DrMrsBunnyMom and daughter are allergic to cats and dogs. However, daughter dear really wanted a fuzzy, cuddly pet, as opposed to the son’s reptiles. Around the holidays, we had actually talked about it some, considering it.
I don’t recall exactly how I found out. My daughter may have pegged me as the weak link when she brought me down to the basement (where her bedroom was) and showed me this little fluffster she “rescued” from a pet store for $5; he’d been in a tiny cage all by himself, away from the other bunnies.
We knew NOTHING about rabbits.
First two actions:
1. Return to the scene of the crime and find out what supplies he needed.
This was STUPID MISTAKE #1.
Sadly, rabbits are a pet stores way to sell you a bunch of GARBAGE. I do not know the level of knowledge they have about the dogs and cats they sell, but they know squat about rabbits. They sold us a little cage that might have been okay for transport but NOT to live in “for the rest of his life”. The food they sold us was awful and the “treats” they sold us with seeds and yogurt could be DEADLY to a rabbit.
2. Take the bunny for a vet visit. We really lucked out here. We didn’t know that you need a rabbit-savvy exotics vet for a bunny, not just a dog and cat vet. The vet in our neighborhood was exactly what we needed. Bunya was healthy, we were given educational materials about rabbits, and scheduled his snip for when he was old enough.
In his first days, when we knew less than nothing, Bunya would sit perched on daughter’s shoulder like a pirate parrot and watch her on her computer. One time when he had to go potty, she held him over her trash can, and he put out poops like he was a Pez dispenser run amok. But all into the can. She wanted him to keep her company in her bed but Bunya liked to pee there, so that was short-lived.
Six months later, daughter left for college.
Bunya did not.
Since he was now my bunny, I started learning more than our misinformation from the pet store and the literature from the vet. Thank you, internet. I always felt badly about the tiny cage from the pet store and he got increasingly larger quarters as I read more and found them online. We always housed him inside as a house rabbit, so at least we got that right.
|Little baby Bunya “helping” me with an annual mailing to my clients.
Eventually, I purchased a chain link fence dog pen that was about 7’x7′ and assembled it inside the house. That’s the one that stuck. Although the gate was mostly open so he could roam around, that was still his safe space and he would hang out in there. His original cage, to which he was still attached, was a litter box for a while, before we put it away for good.
|This is a recent iteration of the bunnies’ pen.
Over the years. we bought castles, ramps, towers, tunnels,
a fun house with a digging section, an elevated bed, and much more,
from bunny auctions or the Hop Shop to support rabbit rescues like
The Georgia House Rabbit Society.
From time to time, we would rearrange the furniture
and change out the rugs.
Bunya was a solo bun for about 1-2 years, so he became used to humans. More research led to learning about how social bunnies were and I came across the The Georgia House Rabbit Society.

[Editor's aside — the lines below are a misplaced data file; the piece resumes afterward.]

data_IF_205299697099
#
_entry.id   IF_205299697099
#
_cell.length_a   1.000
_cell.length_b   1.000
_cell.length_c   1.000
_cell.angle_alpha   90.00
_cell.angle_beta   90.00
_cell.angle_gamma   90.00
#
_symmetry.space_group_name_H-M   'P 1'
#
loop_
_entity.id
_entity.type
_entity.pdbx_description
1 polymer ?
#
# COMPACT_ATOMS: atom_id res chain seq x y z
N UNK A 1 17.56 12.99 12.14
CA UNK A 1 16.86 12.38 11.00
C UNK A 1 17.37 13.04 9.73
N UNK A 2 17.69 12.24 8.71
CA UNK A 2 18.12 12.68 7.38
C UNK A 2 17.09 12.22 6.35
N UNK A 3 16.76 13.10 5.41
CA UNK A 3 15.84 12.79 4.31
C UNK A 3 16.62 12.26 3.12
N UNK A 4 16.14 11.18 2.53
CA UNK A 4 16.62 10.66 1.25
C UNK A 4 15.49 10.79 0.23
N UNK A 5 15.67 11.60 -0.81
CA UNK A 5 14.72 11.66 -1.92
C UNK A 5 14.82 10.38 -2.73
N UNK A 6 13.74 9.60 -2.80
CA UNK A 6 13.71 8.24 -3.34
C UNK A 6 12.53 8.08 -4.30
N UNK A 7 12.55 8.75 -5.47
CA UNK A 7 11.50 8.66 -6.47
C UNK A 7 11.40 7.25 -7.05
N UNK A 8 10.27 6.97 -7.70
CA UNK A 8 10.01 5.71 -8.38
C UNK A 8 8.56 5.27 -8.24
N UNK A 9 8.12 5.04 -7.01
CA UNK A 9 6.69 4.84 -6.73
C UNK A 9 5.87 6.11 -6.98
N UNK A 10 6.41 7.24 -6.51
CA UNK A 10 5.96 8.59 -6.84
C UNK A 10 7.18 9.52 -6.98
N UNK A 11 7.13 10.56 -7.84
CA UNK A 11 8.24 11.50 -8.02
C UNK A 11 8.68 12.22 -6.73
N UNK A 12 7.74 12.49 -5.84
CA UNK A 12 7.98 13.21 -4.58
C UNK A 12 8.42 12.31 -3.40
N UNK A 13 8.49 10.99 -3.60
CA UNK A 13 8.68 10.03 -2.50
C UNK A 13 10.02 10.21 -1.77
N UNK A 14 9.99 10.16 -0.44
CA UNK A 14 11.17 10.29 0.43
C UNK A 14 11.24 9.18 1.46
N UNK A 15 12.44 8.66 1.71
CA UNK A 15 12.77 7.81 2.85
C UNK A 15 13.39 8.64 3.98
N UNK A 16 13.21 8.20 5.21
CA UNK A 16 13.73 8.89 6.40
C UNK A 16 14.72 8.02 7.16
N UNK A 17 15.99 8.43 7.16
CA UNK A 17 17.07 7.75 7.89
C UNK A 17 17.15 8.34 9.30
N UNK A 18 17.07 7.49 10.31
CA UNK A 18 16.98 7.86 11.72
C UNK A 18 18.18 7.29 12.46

Learned about bonding bunnies and adoption. Lucy & Ethel were added to the mix.
Our bunnies taught us so much. I love animals and have had several over the years, dogs, cats… but hadn’t really thought about bunnies… such different and distinct personalities. Who knew about binkies and NASbunny/zoomies/Buntona 500!?
Ethel would love on everybunny and was an escape artist, our own Bundini. We were never sure if she was deaf or just had selective hearing. In her later years, she would run circles around my recliner, thumping for treats.
Lucy was a fearless explorer, the most likely to get into mischief and be found in unexpected places when you walked into the room. She could also read minds if your thought was “I’m going to pick up Lucy”. You didn’t need to look at her or say anything, just think it – and she was gone. One of her favorite hiding places was in the corner of the room under a heavy (immovable) desk, where we could not reach her.
Bunya was the alpha and the brains of the group – so smart! He could even tell time, which always amazed us.
Bunya got poopy butt, which we determined was from vegetables as a regular part of his diet. Bunya became a hay bunny. Well, a hay-and-treats bunny. We had a bout or two of stasis over the years, but Bunya was a champ at taking his medicine.
Love the tongue and cheek action
Bunya became an old man, and lost his sight to cataracts. We got a stuffed bunny to try to have a “third”, something for the last bunny to snuggle up to and recall old companions. Bunya and Ethel didn’t really take to it, but it’s all I have left.
|By my recliner.
Ethel would stand there, staring,
thumping, or pooping for treats.
Bunya would pancake there while
I scritched his head, ears, and cheeks.
This is what
it looks like now.
As I said, they never really liked the stuffie and just kept snuggling with each other – all the time (unless there was a treat involved and Ethel would leave Bunya’s butt in the dust).
We thought Bunya would go before Ethel, but he was here first… and he was with us last.
|Miss you, Mr. B
A few posts from over the years: